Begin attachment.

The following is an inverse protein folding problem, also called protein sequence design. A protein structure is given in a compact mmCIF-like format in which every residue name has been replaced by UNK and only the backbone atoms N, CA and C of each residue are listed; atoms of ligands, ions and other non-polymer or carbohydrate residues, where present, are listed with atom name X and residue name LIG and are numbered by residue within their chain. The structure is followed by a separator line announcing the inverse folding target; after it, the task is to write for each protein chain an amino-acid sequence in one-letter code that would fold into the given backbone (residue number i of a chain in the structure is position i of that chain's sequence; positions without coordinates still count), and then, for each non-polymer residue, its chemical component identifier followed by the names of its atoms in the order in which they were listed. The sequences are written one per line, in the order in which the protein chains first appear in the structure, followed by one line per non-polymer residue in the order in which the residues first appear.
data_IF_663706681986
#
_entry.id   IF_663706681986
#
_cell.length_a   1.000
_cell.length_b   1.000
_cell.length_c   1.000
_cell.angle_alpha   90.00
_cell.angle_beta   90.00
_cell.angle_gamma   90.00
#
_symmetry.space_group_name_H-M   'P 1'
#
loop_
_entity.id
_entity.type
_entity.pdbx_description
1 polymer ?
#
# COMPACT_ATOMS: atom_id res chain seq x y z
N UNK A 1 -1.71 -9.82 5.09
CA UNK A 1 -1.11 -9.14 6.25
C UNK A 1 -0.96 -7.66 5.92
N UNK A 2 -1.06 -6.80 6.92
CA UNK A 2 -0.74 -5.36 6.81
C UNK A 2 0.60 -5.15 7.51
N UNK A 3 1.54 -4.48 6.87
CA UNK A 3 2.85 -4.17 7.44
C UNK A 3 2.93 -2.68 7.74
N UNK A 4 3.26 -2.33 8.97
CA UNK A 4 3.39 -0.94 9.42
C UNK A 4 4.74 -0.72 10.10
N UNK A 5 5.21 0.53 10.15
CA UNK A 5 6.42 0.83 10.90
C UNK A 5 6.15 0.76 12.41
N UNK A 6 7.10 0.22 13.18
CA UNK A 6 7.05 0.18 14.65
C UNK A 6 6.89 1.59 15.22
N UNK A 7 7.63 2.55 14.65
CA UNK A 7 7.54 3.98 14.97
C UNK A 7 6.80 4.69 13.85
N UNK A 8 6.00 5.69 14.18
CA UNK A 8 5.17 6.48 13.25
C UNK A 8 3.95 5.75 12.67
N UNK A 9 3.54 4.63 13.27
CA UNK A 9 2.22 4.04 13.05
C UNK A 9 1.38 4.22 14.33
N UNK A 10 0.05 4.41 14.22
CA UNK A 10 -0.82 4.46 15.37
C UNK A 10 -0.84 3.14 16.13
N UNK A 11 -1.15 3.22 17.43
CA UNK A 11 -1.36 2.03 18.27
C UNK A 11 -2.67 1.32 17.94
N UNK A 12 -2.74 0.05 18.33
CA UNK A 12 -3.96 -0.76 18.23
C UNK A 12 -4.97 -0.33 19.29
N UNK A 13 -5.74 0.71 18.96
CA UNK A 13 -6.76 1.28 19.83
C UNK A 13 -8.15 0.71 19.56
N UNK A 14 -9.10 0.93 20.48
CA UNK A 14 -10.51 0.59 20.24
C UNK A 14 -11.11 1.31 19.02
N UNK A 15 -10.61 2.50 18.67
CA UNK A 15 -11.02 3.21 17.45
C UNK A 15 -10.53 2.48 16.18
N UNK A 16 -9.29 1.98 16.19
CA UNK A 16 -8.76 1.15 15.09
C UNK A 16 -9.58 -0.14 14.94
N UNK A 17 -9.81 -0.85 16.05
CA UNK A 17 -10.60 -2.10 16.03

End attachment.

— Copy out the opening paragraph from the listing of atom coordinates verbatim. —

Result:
The following is an inverse protein folding problem, also called protein sequence design. A protein structure is given in a compact mmCIF-like format in which every residue name has been replaced by UNK and only the backbone atoms N, CA and C of each residue are listed; atoms of ligands, ions and other non-polymer or carbohydrate residues, where present, are listed with atom name X and residue name LIG and are numbered by residue within their chain. The structure is followed by a separator line announcing the inverse folding target; after it, the task is to write for each protein chain an amino-acid sequence in one-letter code that would fold into the given backbone (residue number i of a chain in the structure is position i of that chain's sequence; positions without coordinates still count), and then, for each non-polymer residue, its chemical component identifier followed by the names of its atoms in the order in which they were listed. The sequences are written one per line, in the order in which the protein chains first appear in the structure, followed by one line per non-polymer residue in the order in which the residues first appear.